And finally, 30 Christian radio stations from the state of Michigan joined together yesterday to help encourage people to be a lighthouse in their community. The Lighthouse Movement’s Paul Dozeman says the goal of the Lighthouse Movement is to… “Mobilize Christians, putting them into their neighborhoods in a form of prayer evangelism, where we talk to God about our neighbors before we talk to our neighbors about God. And so, that’s the Lighthouse Movement. It’s mobilizing Christians to be effective in their neighborhoods to be that shining light.” Lee Geysbeek is the General Manager of Radio station WCSG in Grand Rapids. He says this is the first event of it’s kind, but it’s catching on. “There are states around the country that are looking at what we’re doing today to learn from and to hopefully model.” People from every part of the state called, sharing their commit to prayer evangelism in Michigan.
We begin today in Nigeria where new outbreaks of violence have erupted in Kaduna. The riots between Christians and Muslims came over demands for the introduction of Islamic law. The International Mission Board of the Southern Baptist Convention’s Mark Kelly says during the riot, a seminary student was killed and the mob breached the wall of the Baptist Seminary compound. “People are waiting to see how things develop right now. There are news reports that there was additional violence in the city. Nigerian Baptist leaders have been able to come back to the campus. They discovered that the administration/academic buildings, the chapel all were burned, but part of the campus are still intact.” Kelly says the tensions are growing, and the believers need support. “There are a lot of tensions between ethnic groups as well as religious groups, and it would be awfully easy for this violence to spread to the rest of the country…people are asking that we pray that lives will be spared, that the violence will end quickly.”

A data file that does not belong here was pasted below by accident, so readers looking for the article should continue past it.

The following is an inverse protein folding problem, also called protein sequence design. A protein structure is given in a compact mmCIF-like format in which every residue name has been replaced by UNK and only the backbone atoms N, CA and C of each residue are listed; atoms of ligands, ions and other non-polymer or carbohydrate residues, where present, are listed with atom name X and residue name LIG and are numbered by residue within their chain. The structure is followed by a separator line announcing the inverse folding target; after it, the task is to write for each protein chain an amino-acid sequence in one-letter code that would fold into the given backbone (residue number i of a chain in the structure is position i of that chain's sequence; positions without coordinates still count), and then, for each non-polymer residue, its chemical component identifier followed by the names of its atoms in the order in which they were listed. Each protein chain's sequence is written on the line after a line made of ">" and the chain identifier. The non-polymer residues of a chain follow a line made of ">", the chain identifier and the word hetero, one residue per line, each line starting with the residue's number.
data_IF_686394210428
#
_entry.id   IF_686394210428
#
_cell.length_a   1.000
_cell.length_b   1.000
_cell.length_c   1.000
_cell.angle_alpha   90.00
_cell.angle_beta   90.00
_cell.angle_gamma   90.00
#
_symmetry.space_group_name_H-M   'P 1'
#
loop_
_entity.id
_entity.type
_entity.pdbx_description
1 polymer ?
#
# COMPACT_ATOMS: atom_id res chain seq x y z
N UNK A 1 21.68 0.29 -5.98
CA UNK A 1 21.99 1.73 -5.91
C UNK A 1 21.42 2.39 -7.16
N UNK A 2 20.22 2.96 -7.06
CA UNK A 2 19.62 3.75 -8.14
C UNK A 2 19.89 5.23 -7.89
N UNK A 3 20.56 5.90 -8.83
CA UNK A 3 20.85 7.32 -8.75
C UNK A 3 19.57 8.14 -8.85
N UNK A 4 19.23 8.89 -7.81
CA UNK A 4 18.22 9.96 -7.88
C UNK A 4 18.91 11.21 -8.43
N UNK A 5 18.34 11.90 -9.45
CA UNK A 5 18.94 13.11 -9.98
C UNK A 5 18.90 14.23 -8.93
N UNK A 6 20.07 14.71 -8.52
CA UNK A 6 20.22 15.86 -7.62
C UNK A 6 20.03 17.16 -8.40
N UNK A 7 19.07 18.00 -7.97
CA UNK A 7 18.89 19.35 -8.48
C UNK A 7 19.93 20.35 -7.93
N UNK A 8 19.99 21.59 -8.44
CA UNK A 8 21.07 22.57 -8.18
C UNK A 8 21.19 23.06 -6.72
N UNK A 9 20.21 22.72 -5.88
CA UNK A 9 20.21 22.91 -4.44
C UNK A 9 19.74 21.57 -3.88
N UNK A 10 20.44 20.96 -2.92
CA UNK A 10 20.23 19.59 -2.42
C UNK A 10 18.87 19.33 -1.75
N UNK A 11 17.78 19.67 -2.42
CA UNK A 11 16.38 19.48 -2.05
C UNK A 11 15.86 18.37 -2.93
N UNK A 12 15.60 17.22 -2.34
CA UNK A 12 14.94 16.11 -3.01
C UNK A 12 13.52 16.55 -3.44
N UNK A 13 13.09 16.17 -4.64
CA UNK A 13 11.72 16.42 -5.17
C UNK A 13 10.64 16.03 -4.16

Next, persecution against Christians continues in Vietnam. Voice of the Martyrs’ Todd Nettleton explains the latest event that has many Christians on their knees. “Voice of the Martyrs has learned that the last Assembly of God church building in the nation of Vietnam has been destroyed. Before 1975 when the communists took over Vietnam there were 10 Assembly of God Churches and nine we taken over or destroyed kind of in the years after revolution.” According to Nettleton, the evangelical church has been forced to go underground, however evangelism is flourishing. “In the countries where Voice of the Martyrs works the church is growing in spite of these types of situations. It’s a little different breed of Christian because they’re tested by fire from early on in their spiritual walk. And, so you get a quality of Christ that is really on fire for Christ and on fire for others to hear the Gospel.”
There’s been a breakthrough for the “JESUS” film project in Indonesia. The organization reports that a coordinator was looking for a way to broadcast the dramatized audio version of “JESUS”, but felt that few radio stations would consider it. However, an unexpected introduction to two radio station managers led to a network of contacts with all the radio stations in south Sumatra. The end result: “The Story of Jesus,” aired on 22 of the islands’ 28 stations and reached thousands with the Gospel.